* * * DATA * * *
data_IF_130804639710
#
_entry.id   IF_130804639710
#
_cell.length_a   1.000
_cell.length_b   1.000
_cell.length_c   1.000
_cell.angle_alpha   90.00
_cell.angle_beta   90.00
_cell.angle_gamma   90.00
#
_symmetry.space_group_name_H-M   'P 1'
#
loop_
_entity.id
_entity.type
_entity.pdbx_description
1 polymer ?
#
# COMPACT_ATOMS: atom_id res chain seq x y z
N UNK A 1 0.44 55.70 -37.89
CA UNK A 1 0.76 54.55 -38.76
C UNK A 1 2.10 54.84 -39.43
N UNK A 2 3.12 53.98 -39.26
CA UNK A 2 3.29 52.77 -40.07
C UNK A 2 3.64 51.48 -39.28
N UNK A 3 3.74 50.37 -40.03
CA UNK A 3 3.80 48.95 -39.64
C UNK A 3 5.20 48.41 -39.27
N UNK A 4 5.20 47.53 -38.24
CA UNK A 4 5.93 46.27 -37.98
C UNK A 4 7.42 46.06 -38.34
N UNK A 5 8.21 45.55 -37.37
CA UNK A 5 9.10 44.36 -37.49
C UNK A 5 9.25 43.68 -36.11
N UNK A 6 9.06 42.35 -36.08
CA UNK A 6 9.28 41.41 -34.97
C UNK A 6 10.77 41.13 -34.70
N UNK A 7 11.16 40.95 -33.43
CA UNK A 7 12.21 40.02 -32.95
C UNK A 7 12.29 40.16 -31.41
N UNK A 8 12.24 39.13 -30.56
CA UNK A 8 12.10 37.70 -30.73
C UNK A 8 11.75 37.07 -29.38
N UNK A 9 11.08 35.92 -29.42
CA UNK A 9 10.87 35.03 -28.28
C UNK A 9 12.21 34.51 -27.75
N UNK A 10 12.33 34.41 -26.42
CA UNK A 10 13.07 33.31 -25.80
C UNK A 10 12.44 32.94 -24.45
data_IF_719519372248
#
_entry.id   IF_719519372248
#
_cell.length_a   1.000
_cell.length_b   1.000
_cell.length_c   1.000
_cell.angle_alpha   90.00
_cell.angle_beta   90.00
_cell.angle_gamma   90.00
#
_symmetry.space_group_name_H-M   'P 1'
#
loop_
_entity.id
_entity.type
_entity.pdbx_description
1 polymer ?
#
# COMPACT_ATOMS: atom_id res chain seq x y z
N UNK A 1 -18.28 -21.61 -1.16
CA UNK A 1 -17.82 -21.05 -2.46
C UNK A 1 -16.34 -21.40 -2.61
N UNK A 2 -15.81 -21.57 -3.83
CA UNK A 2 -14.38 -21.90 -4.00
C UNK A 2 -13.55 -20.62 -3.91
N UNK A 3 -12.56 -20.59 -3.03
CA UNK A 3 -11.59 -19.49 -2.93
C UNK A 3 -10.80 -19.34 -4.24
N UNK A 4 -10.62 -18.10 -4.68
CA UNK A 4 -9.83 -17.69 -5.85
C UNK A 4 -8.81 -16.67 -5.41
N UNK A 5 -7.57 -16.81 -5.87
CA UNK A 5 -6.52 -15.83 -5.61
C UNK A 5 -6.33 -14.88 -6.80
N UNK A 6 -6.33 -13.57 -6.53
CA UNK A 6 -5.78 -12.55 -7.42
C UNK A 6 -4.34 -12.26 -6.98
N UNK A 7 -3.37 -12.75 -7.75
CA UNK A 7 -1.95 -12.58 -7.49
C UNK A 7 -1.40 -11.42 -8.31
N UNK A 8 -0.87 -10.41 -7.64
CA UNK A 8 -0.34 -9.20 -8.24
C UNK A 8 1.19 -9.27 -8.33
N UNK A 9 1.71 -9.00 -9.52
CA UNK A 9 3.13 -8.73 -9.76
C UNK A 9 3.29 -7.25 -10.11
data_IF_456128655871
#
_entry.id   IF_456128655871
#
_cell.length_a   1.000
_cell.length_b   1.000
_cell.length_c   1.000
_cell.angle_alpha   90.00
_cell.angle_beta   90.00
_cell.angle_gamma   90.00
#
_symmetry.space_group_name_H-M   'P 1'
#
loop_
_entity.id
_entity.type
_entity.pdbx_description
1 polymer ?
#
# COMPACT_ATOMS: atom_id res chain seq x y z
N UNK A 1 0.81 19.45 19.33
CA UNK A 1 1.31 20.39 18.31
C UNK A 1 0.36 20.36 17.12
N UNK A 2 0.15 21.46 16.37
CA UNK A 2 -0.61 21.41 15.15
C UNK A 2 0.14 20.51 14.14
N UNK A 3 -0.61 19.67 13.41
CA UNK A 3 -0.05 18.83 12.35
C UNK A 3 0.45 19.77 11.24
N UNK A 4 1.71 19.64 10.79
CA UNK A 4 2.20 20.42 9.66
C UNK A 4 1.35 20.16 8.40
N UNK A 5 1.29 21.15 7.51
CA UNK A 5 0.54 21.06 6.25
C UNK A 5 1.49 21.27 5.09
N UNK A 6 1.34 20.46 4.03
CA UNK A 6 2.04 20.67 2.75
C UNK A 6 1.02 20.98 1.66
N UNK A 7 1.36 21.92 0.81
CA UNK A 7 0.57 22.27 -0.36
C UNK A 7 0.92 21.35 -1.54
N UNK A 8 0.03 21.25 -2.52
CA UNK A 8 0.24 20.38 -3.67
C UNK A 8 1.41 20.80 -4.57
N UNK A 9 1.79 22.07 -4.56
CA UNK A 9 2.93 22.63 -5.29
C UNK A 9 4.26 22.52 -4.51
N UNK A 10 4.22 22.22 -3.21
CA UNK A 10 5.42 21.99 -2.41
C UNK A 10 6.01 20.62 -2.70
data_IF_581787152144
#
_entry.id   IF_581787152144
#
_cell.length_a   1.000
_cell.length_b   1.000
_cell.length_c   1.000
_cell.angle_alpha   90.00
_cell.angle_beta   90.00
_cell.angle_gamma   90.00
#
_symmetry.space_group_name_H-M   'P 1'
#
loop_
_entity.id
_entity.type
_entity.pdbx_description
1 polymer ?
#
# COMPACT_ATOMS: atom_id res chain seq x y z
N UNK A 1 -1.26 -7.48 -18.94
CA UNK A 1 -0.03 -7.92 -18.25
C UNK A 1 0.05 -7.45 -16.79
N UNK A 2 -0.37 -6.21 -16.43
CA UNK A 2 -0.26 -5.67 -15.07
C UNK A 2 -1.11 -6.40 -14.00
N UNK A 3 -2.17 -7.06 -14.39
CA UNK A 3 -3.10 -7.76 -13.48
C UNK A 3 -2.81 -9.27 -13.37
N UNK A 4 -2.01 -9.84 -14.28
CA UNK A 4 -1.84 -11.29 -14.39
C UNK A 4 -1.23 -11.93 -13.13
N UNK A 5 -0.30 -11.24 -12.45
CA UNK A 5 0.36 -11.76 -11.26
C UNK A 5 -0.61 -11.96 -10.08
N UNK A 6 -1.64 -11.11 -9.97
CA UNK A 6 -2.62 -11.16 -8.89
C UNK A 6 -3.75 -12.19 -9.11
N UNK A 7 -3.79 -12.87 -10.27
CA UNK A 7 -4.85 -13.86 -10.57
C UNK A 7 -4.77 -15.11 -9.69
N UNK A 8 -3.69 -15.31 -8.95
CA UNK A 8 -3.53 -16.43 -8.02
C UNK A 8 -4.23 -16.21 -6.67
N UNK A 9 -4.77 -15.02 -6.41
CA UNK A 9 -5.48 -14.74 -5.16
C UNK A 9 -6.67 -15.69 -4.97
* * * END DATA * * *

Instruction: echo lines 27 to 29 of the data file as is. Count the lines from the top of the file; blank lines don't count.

N UNK A 3 3.74 50.37 -40.03
CA UNK A 3 3.80 48.95 -39.64
C UNK A 3 5.20 48.41 -39.27